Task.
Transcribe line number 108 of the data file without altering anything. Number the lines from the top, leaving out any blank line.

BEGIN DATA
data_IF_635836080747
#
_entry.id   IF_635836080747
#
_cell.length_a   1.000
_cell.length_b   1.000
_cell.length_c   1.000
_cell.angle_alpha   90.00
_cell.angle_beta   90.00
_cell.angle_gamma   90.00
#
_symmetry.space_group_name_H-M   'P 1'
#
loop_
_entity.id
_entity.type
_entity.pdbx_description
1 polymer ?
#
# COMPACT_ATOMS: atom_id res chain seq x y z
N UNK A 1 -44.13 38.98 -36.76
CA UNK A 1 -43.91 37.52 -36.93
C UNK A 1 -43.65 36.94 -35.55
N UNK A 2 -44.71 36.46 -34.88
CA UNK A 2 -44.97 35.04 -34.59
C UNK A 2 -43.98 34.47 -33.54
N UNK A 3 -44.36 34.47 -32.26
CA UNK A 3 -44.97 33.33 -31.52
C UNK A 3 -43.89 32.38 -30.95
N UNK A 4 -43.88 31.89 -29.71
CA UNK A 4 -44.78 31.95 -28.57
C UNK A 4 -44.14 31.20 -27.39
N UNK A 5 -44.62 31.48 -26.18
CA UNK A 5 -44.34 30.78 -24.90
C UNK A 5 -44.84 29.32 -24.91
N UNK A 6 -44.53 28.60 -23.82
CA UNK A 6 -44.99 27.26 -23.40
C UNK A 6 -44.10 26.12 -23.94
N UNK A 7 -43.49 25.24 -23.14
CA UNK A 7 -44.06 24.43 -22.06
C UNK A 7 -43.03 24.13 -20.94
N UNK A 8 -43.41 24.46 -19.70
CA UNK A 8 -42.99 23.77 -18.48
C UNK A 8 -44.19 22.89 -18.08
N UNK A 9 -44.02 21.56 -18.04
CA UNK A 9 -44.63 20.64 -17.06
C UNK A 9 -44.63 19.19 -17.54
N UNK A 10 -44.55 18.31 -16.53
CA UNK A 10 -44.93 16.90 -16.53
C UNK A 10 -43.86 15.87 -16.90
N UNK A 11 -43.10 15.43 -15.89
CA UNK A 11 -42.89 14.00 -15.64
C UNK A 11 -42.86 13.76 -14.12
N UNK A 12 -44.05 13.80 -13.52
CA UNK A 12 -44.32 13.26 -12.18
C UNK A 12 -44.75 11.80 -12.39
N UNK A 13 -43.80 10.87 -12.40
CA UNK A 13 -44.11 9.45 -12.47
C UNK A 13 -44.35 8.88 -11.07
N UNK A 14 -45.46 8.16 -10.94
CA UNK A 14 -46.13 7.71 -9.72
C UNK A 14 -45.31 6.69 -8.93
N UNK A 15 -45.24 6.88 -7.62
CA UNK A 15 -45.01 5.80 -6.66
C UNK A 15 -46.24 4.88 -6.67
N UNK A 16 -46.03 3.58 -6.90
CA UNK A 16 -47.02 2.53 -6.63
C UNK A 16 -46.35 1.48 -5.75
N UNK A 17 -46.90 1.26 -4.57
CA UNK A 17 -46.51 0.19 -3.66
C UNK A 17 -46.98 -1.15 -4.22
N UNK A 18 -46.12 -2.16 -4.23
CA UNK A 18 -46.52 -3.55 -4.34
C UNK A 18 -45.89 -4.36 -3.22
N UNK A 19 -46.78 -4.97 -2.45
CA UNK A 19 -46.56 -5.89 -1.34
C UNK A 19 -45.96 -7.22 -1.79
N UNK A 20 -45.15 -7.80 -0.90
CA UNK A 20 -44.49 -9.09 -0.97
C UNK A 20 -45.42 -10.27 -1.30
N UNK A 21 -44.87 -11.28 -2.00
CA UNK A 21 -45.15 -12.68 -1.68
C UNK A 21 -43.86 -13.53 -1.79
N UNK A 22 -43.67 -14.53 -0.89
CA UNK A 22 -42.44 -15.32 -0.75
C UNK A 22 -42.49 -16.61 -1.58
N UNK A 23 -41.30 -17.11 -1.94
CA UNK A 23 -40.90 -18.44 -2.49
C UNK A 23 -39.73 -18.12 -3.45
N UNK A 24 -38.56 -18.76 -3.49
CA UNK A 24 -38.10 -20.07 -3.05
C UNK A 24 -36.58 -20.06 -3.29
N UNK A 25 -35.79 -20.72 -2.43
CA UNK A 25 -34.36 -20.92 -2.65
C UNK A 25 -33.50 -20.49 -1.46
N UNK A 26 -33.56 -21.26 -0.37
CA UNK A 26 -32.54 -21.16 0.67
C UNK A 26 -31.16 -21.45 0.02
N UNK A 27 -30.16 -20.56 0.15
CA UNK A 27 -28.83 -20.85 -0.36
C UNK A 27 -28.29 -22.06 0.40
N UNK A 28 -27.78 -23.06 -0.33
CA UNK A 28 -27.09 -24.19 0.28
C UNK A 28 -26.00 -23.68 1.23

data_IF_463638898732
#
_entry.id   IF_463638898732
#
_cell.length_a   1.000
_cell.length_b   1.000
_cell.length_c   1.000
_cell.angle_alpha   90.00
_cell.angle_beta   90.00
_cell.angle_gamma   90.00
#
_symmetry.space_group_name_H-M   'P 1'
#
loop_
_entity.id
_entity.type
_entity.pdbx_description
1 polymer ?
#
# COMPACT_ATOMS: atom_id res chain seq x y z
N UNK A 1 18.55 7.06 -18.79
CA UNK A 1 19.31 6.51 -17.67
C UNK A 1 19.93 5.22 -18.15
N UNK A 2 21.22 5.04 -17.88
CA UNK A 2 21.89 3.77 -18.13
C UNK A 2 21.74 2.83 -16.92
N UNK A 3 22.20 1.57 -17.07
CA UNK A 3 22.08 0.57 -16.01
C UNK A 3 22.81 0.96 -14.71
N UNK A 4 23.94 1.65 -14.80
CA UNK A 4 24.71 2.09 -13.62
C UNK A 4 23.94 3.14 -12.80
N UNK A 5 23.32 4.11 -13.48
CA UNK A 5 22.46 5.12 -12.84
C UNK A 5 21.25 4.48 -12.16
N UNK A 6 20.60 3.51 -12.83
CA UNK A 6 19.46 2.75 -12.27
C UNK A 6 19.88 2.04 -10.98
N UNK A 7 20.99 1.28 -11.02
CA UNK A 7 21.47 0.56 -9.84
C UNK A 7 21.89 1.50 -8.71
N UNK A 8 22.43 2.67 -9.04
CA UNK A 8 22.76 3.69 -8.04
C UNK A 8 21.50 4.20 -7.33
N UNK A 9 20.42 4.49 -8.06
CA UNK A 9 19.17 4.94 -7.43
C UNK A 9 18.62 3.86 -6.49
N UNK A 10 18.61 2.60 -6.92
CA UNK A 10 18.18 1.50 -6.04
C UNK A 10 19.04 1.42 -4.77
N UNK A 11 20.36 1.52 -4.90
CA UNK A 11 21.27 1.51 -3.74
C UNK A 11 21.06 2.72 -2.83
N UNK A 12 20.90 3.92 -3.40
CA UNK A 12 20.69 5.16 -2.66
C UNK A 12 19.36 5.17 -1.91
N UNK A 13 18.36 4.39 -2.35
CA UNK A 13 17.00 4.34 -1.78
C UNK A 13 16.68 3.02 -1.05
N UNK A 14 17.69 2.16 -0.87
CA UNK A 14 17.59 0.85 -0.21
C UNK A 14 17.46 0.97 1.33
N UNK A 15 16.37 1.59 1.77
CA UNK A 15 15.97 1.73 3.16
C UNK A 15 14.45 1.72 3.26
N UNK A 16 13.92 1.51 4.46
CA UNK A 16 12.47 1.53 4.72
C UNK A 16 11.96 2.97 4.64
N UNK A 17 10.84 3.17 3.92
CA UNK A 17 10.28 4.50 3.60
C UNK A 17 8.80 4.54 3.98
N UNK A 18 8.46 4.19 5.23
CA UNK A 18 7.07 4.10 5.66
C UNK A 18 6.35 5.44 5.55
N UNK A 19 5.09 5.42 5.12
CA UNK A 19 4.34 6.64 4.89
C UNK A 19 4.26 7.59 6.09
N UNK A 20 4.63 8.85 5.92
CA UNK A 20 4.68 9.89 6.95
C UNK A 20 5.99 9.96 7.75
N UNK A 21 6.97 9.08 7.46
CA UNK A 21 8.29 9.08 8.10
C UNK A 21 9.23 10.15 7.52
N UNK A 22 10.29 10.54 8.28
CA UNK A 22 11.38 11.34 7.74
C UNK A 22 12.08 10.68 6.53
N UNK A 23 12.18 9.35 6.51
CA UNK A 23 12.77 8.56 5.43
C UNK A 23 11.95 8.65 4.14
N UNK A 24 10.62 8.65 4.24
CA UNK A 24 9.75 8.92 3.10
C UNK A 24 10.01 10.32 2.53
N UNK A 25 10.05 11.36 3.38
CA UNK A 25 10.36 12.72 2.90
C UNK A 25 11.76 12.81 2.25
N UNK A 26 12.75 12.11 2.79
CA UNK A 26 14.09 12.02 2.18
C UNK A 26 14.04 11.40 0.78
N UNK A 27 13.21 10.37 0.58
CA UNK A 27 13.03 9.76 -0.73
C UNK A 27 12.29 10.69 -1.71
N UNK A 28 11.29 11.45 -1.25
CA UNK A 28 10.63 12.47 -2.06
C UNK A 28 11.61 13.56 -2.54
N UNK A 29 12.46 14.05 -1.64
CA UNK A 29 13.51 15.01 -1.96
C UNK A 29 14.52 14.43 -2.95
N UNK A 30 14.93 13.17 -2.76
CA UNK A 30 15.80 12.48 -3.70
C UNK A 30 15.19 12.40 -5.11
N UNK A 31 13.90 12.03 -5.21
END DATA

#